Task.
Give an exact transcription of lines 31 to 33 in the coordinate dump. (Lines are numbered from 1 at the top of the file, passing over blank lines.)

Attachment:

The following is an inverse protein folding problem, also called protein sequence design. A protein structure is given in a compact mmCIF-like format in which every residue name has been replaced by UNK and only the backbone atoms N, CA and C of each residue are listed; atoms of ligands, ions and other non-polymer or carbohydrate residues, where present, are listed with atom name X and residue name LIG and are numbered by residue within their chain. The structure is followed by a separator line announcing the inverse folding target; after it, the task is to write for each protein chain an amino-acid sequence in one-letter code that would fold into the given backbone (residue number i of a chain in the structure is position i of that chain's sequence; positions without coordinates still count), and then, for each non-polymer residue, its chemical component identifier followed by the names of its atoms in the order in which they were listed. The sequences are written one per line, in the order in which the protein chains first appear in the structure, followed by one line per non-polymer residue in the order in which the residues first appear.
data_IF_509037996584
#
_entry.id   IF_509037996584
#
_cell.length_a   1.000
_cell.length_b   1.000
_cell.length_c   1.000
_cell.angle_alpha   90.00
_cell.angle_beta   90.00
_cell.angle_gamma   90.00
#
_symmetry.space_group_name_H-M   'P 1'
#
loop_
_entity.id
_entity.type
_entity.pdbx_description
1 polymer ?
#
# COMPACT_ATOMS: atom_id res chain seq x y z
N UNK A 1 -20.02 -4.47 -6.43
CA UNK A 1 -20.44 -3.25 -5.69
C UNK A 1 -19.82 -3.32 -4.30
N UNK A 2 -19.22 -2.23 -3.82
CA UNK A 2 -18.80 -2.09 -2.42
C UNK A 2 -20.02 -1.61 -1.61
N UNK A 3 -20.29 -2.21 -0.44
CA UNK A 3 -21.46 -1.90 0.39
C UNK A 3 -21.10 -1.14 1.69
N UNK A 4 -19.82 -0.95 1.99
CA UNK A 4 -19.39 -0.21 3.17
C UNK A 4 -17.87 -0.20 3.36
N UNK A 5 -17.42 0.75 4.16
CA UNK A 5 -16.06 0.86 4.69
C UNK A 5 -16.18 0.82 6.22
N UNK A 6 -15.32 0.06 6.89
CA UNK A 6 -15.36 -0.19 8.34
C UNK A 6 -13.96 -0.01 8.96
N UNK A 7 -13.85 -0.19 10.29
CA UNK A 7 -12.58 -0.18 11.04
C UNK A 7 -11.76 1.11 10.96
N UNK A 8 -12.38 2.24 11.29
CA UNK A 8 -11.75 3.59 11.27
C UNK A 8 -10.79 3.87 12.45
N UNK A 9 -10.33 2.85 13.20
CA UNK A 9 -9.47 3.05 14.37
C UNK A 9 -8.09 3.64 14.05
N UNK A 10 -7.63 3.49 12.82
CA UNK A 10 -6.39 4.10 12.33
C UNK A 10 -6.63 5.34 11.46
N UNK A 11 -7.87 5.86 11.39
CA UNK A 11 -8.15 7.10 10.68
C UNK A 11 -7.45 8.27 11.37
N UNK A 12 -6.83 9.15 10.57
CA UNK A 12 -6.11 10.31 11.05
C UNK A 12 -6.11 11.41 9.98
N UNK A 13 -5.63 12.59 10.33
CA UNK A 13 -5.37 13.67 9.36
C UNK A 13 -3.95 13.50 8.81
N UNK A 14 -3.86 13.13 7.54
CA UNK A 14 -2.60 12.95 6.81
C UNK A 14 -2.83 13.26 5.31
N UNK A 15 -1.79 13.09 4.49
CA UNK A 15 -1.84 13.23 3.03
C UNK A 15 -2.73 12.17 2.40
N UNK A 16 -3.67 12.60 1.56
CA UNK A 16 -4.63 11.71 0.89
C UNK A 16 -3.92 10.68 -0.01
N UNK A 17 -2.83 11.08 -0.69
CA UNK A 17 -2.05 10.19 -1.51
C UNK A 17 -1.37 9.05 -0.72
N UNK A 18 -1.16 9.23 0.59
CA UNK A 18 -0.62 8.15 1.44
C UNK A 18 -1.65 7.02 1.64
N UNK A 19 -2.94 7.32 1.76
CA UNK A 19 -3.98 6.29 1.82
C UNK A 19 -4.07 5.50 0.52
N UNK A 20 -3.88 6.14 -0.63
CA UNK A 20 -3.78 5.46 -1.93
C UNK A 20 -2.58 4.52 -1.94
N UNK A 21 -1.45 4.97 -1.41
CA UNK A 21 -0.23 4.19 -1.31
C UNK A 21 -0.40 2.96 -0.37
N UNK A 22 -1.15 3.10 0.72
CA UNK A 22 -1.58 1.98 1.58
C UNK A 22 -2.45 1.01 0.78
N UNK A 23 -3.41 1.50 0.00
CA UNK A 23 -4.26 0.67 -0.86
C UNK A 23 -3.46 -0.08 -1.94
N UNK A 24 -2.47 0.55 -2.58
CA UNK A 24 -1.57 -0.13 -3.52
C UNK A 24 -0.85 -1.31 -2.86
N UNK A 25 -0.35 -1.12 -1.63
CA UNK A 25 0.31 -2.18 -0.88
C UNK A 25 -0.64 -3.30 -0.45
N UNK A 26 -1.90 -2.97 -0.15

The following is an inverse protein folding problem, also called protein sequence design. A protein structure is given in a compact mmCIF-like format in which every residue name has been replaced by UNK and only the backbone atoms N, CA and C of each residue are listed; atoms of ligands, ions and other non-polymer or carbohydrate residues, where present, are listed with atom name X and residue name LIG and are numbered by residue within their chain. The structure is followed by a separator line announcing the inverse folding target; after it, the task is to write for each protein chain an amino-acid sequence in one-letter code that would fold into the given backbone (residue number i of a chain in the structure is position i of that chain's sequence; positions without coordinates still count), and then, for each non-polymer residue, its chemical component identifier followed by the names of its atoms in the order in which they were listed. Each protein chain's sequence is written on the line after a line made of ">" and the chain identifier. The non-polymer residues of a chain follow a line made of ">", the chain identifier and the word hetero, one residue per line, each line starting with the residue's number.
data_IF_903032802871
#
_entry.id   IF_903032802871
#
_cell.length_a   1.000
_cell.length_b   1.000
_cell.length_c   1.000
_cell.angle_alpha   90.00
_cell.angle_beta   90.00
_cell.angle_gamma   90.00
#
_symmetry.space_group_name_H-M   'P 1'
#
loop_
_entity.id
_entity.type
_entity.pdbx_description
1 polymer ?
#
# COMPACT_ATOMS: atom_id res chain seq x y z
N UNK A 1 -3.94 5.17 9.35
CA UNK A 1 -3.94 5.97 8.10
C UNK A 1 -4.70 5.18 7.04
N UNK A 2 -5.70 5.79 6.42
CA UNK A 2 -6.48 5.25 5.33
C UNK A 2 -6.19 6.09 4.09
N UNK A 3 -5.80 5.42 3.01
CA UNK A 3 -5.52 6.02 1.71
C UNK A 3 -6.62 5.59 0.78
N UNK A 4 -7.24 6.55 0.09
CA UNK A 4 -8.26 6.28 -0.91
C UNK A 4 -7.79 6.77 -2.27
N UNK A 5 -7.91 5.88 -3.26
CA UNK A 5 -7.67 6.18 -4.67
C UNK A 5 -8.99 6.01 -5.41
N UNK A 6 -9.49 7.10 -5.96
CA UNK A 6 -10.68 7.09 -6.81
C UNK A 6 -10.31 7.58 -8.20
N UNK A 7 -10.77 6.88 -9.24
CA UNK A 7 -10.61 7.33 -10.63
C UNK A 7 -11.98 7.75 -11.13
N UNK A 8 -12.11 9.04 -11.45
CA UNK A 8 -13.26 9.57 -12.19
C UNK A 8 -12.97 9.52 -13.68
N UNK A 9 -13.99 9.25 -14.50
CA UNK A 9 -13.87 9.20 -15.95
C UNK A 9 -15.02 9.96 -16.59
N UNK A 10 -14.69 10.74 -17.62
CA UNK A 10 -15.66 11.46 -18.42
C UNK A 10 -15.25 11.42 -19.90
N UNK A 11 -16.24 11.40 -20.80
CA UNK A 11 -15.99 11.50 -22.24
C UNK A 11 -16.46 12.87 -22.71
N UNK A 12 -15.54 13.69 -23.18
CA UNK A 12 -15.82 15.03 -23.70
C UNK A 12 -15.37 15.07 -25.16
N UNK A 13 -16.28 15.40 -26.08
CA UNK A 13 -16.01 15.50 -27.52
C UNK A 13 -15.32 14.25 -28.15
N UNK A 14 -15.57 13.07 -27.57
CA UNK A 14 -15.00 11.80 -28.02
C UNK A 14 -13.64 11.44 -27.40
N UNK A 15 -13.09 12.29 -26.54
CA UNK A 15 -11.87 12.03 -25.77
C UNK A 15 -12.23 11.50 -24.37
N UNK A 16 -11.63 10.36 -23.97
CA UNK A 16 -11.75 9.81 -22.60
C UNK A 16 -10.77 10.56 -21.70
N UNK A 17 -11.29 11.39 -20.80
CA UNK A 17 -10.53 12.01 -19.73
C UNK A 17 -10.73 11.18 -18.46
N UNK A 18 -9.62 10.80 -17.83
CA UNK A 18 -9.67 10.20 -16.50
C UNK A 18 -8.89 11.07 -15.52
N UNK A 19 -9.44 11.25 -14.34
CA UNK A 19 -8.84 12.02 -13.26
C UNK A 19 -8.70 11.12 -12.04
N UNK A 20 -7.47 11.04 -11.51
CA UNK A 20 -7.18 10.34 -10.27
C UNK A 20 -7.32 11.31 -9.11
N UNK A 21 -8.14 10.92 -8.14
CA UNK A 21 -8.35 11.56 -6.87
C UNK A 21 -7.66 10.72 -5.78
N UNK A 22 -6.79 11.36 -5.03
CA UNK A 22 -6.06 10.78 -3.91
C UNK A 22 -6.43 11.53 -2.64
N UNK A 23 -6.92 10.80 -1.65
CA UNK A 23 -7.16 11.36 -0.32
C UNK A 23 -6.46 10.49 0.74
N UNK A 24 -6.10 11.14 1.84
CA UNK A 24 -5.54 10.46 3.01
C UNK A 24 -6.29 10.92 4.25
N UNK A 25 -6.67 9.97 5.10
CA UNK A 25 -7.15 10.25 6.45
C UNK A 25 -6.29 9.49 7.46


N UNK A 4 -19.82 -0.95 1.99
CA UNK A 4 -19.39 -0.21 3.17
C UNK A 4 -17.87 -0.20 3.36